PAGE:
Friday, November 11, 2016


You have an image, an online persona. In marketing parlance, you are a brand with positive attributes. Lucas Cruikshank and Tavi Gevinson Dude Perfect carefully design their Web worlds into branding icons on the Internet. Your web presence should be cultivated so use social media wisely in your junior and senior high-school years.

Positivity promote your personal brand. Twitter. Facebook. Twitter. Instagram. Flickr. Google+. Think about who you are as a representative of your high school. Consider a few positive words that define you, the well-rounded future college scholar, not the underage Instagram poster with beer bottles in the picture background. Use these appropriate words as a filter before you post anything publicly to Facebook or other social media—if you think what you are about to post doesn’t measure up to your brand, DON'T.

Inventory your social media accounts, your blog posts and YouTube videos. Potentially offensive comments? Risque photos? Inappropriate gestures or clothing? Profanity? Serious negativity? Drinking? Bigotry? Threats?

So let's state the obvious: If Grandma might not approve, delete it.  And remember, it’s all about upkeep. Junior year is a great time to Google yourself and review every social media account with a fine-toothed comb. Tighten your privacy and security settings; cruise through your Activity Log and Archive. Delete posts and images that may be deemed detrimental by a university scanner. Again, if you don’t think you could show it to your parents, don’t let the world see it.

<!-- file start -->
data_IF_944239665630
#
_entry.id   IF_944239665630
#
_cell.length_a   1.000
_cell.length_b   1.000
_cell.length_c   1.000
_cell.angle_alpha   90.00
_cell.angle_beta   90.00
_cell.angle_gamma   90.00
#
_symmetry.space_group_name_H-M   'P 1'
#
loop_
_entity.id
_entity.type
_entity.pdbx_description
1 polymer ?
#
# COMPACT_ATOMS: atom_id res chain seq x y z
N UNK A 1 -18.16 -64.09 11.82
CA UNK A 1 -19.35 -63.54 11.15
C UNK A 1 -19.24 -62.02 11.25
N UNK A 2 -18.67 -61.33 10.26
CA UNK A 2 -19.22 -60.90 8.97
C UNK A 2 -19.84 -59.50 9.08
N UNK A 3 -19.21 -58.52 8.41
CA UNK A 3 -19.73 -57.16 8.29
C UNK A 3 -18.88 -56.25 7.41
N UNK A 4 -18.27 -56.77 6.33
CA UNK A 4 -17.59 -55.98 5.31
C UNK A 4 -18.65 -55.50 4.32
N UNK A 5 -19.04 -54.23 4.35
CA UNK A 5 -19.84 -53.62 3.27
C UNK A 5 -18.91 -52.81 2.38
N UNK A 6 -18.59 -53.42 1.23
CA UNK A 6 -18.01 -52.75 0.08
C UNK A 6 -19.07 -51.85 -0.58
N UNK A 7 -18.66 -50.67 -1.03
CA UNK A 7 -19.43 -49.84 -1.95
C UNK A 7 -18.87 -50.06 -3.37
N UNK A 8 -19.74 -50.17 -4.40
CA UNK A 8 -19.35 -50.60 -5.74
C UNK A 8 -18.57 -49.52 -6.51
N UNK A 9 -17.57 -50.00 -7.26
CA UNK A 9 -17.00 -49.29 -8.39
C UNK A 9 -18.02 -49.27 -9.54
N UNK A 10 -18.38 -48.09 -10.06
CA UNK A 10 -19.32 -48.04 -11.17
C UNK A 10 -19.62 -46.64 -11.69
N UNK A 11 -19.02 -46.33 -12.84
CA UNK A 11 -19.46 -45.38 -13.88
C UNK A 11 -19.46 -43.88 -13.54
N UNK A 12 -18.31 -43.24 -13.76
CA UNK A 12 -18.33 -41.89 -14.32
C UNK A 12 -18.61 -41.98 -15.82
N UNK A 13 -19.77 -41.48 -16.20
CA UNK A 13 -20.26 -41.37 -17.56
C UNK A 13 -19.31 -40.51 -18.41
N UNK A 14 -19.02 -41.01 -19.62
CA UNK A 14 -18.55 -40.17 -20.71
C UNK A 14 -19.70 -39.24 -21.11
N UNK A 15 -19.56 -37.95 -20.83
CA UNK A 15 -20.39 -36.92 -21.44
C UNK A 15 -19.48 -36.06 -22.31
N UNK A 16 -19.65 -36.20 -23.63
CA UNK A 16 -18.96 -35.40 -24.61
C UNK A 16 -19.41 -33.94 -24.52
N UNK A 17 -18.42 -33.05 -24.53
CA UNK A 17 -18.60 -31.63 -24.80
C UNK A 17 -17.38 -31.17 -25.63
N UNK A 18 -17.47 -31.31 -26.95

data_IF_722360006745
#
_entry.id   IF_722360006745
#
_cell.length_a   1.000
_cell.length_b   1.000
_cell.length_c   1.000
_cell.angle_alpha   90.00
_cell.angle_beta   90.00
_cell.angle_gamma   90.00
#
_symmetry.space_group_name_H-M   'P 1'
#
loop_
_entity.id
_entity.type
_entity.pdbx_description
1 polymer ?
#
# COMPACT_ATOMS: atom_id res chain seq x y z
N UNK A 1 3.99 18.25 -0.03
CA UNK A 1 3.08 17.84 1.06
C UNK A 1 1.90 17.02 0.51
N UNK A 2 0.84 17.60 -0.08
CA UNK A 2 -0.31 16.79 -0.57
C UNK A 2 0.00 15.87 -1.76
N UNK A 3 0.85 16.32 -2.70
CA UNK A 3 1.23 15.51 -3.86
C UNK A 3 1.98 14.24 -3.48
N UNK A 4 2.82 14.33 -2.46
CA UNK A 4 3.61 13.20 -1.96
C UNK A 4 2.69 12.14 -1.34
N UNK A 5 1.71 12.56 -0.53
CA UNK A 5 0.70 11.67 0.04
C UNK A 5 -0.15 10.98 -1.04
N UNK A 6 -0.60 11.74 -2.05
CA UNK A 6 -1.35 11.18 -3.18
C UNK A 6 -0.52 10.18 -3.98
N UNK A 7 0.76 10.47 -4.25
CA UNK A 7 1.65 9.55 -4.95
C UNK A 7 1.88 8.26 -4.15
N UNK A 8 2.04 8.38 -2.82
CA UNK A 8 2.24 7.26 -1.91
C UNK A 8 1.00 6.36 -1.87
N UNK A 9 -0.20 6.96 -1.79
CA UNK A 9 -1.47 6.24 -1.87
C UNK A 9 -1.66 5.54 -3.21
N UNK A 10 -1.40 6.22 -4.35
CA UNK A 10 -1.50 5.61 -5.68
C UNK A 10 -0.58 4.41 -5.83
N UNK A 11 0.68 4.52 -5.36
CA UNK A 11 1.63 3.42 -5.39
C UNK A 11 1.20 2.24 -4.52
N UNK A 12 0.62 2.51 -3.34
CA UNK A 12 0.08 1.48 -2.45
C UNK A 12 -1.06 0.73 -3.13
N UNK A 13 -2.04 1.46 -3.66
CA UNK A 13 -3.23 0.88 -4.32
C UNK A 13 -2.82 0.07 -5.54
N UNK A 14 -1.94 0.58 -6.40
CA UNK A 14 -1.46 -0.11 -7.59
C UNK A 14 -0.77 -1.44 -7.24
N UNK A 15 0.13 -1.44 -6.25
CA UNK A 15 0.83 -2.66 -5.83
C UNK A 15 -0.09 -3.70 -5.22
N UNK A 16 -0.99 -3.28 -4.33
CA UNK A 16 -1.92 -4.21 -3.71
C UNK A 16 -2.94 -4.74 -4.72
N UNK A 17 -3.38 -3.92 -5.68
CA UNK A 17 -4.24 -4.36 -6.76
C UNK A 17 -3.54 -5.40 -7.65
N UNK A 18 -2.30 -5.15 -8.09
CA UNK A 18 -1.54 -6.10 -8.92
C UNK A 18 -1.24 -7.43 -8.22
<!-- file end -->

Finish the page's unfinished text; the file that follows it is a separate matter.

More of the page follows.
But your job is not finished.

Next, we all use spelling shorthand but if you see series of poorly spelled verbiage, erase it. Everyone accepts AMA and TMI; C3R741N P30PL3 is definitely clever; but wierd is wrong. Trim down your Likes, Groups and Apps. Do you want a college social media reviewer know that you seem more focused on Farmville or Candy Crush than homework, sports and clubs?

Adjust Facebook privacy settings to review all tags; this gives you ways to minimize a questionable tag and better control of the brand you are showing the world. Similarly, un-Tag anything embarrassing. This is genuinely important for getting that part-time summer or college job.

Lastly, remember that LinkedIn profile you had created a year ago? Make sure that it is up-to-date in relation to your resume. Different dates and other information may be caught by potential employers. Show growth on your LinkedIn employment history; don't just parrot the words on your resume. Build your Skills & Endorsements. Expand your membership in Groups that match your academic and work interests. And find Influencers to follow who make you appear more advanced than others in your age group.

Colleges have many ways to disqualify 9 out of 10 candidates for admission. Don't let a visible beer can or bit of profanity make you that No. 9.
--Mike Ryan